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NHLPA’s meeting request denied by NHL; Don Fehr: ‘One side does not get to define the agenda’

Greg Wyshynski
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If negotiations are about pressure points, then the National Hockey League thinks it has a potent one in Thursday's self-imposed deadline for preserving an 82-game regular season.

So potent, in fact, that it believes it's enough to get the National Hockey League Players Association to forgo mutual discussions on alternative solutions to the lockout in favor of focused talks on its proposal from last week — or, failing that, on another formal proposal from the NHLPA.

Like the three they produced last time the sides met; proposals met with such great enthusiasm by the NHL that Gary Bettman was sipping a wine spritzer on a plane back to New York within the hour …

But the NHLPA was undaunted, telling Chris Johnston of the Canadian Press that its executive board had decided to request a meeting with the NHL this week. Not that there was a meeting scheduled, which would have been news; but that they had requested a meeting, which alerts the public that they're willing to meet unconditionally with the NHL when the NHL inevitably shuts down the request in a show of deadline posturing by both sides.

Which is exactly what happened.

From NHL deputy commissioner Bill Daly, to the Star Tribune on Tuesday night:

"The Union has rejected the proposal we tabled last Tuesday and has indicated no intention to come forward with a new proposal," Deputy Commissioner Bill Daly emailed the Star Tribune. "In light of their position, we don't see that anything will be gained by meeting this week. Looks like we'll have to regroup and go back to the drawing board. Extremely unfortunate, but even more unfortunately, very predictable."

The NHLPA contends that exchanging proposals "hasn't worked" and that meeting on the NHL's terms is unacceptable. The purpose of the meeting request: More bridging of the gap between the sides, as "getting into a room to discuss [the issues] can't hurt."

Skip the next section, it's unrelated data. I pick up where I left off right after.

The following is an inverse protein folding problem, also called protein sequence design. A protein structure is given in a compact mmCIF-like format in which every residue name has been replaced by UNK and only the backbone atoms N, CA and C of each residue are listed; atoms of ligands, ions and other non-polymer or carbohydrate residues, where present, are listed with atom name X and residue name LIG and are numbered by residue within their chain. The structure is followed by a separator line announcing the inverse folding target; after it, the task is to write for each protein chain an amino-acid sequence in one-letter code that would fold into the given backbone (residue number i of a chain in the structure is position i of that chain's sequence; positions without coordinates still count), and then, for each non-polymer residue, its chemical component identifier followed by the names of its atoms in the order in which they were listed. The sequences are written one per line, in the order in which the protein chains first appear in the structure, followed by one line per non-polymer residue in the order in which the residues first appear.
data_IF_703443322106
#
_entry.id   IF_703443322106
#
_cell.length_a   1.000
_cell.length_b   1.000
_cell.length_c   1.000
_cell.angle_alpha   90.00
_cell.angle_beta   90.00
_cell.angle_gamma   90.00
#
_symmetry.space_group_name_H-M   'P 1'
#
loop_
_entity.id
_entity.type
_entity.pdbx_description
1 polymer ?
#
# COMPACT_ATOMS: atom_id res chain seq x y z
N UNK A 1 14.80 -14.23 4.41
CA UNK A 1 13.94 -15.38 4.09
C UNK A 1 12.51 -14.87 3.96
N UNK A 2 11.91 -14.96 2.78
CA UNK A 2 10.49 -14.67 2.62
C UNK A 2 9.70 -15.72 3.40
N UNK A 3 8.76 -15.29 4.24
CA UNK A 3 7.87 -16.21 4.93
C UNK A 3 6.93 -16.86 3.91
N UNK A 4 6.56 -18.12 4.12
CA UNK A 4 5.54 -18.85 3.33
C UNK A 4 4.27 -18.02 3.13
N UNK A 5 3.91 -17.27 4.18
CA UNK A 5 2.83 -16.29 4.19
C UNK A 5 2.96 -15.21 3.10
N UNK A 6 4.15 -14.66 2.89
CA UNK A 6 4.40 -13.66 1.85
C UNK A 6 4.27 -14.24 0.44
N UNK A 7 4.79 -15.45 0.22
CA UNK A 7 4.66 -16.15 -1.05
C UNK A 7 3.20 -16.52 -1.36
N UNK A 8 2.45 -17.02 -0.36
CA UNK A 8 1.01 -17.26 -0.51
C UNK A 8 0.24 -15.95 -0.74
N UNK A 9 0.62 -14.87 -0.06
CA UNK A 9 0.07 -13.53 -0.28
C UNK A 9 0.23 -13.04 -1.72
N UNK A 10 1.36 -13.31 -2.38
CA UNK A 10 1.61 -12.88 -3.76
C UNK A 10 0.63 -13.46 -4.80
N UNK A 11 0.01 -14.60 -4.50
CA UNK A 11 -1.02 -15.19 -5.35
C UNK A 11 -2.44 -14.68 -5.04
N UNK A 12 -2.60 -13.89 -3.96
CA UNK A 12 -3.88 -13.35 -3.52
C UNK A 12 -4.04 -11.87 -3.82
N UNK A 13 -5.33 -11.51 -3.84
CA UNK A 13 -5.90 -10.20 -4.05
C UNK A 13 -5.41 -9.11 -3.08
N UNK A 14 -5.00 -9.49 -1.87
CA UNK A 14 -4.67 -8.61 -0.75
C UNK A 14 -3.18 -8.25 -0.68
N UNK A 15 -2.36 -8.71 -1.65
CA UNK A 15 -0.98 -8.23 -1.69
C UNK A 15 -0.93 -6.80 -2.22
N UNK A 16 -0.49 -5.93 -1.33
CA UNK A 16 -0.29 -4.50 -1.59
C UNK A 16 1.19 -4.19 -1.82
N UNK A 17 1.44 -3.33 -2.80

The NHL's decision not to have a formal dialogue with the players could be motivated by a number of things. Maybe it wants to keep discussions on back channels. Maybe it wants to avoid the grandstanding that will come with meeting in a public space. But most likely, it feels it has thrown the pressure on the players to get a deal done now, and that pressure should force the NHLPA to negotiate off of what was proposed last week.

From Pierre LeBrun of ESPN.com:

"We are willing to meet and discuss that and anything else without pre-conditions and have been since last week," NHLPA executive director Donald Fehr told ESPN.com in a phone interview Tuesday afternoon.

"We're more than happy to do that, but one side does not get to define the agenda."

The NHLPA, a source told ESPN.com, told its players on a conference call Tuesday evening that the league only wanted to discuss the "Make Whole" provision as long as the players accepted the rest of the league's offer in full.

It's hard to believe that's an accurate depiction by Fehr, as the NHL's proposal was filled with details that seemed primed for him to negotiate changes: The 5-year cap on contracts, the 28-or-8 free agency, the 5-percent cap on salary escalation. There appeared to be wiggle room on all of this, and victories to be had by Fehr.

If the NHL truly expected the players to accept the rest of their proposal as a gateway to ensuring the full value of their contracts are honored -- hell, to just discuss that option -- well, could you blame the NHLPA for refusing that deal?

So now the acrimony between the sides has spread like a fungus, to the point at which simply deciding whether or not to meet has become as contentious as any debate over an issue.

Meanwhile, the lack of discussions in any CBA negotiation puts the season at risk. As one anonymous general manager told the Canadian Press:

"A deal is only going to get done by the two bodies working at it. It doesn't take a genius to figure out the alternative if they're not in the room talking."

The quote above was from Feb. 4, 2005.

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